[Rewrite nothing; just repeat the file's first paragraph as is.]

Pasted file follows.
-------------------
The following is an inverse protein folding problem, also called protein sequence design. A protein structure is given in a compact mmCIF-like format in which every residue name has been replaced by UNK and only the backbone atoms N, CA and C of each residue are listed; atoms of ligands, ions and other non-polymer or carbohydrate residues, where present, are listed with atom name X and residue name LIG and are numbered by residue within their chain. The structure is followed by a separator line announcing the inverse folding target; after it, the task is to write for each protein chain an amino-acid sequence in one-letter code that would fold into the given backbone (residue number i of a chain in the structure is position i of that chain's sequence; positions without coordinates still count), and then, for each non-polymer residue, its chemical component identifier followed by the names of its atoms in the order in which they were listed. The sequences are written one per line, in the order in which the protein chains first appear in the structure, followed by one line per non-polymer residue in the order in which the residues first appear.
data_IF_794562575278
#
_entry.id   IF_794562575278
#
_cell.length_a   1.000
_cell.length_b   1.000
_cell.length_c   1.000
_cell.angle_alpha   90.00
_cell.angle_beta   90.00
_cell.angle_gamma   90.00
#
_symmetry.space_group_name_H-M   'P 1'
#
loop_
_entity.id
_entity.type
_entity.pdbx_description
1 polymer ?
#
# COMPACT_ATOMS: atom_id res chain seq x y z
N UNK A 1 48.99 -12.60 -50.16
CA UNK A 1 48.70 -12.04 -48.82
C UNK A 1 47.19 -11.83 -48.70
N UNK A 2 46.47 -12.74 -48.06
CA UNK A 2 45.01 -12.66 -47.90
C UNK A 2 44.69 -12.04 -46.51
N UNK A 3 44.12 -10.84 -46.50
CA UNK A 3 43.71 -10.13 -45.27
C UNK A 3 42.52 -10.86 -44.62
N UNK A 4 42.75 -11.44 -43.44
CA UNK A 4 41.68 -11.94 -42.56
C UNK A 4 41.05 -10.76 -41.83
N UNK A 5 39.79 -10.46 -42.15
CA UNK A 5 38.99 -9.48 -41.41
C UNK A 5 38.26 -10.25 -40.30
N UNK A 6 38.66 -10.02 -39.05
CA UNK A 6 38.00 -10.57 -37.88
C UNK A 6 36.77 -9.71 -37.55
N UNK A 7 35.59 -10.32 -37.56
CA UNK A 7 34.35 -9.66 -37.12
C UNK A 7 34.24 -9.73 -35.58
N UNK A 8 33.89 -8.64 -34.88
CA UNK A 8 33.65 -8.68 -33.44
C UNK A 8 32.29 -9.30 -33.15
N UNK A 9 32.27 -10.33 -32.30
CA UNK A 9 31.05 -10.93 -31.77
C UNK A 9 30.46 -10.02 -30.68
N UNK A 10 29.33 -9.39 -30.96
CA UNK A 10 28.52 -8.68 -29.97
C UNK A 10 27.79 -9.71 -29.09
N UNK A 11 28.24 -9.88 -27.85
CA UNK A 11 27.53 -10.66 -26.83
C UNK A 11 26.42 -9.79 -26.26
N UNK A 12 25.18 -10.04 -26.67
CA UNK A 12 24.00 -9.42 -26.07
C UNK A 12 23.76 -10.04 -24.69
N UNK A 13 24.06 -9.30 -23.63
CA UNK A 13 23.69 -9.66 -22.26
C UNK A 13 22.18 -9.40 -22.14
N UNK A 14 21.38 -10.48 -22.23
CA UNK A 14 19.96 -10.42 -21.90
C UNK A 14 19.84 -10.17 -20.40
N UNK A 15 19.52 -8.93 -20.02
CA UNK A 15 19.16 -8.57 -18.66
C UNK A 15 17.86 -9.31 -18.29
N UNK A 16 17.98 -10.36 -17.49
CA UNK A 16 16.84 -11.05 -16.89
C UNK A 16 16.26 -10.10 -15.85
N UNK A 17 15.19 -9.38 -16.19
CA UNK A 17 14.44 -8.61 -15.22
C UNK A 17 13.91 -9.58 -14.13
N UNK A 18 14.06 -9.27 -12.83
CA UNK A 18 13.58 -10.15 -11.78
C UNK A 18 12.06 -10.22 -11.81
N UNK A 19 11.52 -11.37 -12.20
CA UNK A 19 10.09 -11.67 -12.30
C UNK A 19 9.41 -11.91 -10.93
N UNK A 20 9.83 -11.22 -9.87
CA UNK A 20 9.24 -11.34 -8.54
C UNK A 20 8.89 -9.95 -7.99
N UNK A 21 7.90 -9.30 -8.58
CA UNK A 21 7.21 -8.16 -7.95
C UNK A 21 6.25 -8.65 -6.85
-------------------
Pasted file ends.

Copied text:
The following is an inverse protein folding problem, also called protein sequence design. A protein structure is given in a compact mmCIF-like format in which every residue name has been replaced by UNK and only the backbone atoms N, CA and C of each residue are listed; atoms of ligands, ions and other non-polymer or carbohydrate residues, where present, are listed with atom name X and residue name LIG and are numbered by residue within their chain. The structure is followed by a separator line announcing the inverse folding target; after it, the task is to write for each protein chain an amino-acid sequence in one-letter code that would fold into the given backbone (residue number i of a chain in the structure is position i of that chain's sequence; positions without coordinates still count), and then, for each non-polymer residue, its chemical component identifier followed by the names of its atoms in the order in which they were listed. The sequences are written one per line, in the order in which the protein chains first appear in the structure, followed by one line per non-polymer residue in the order in which the residues first appear.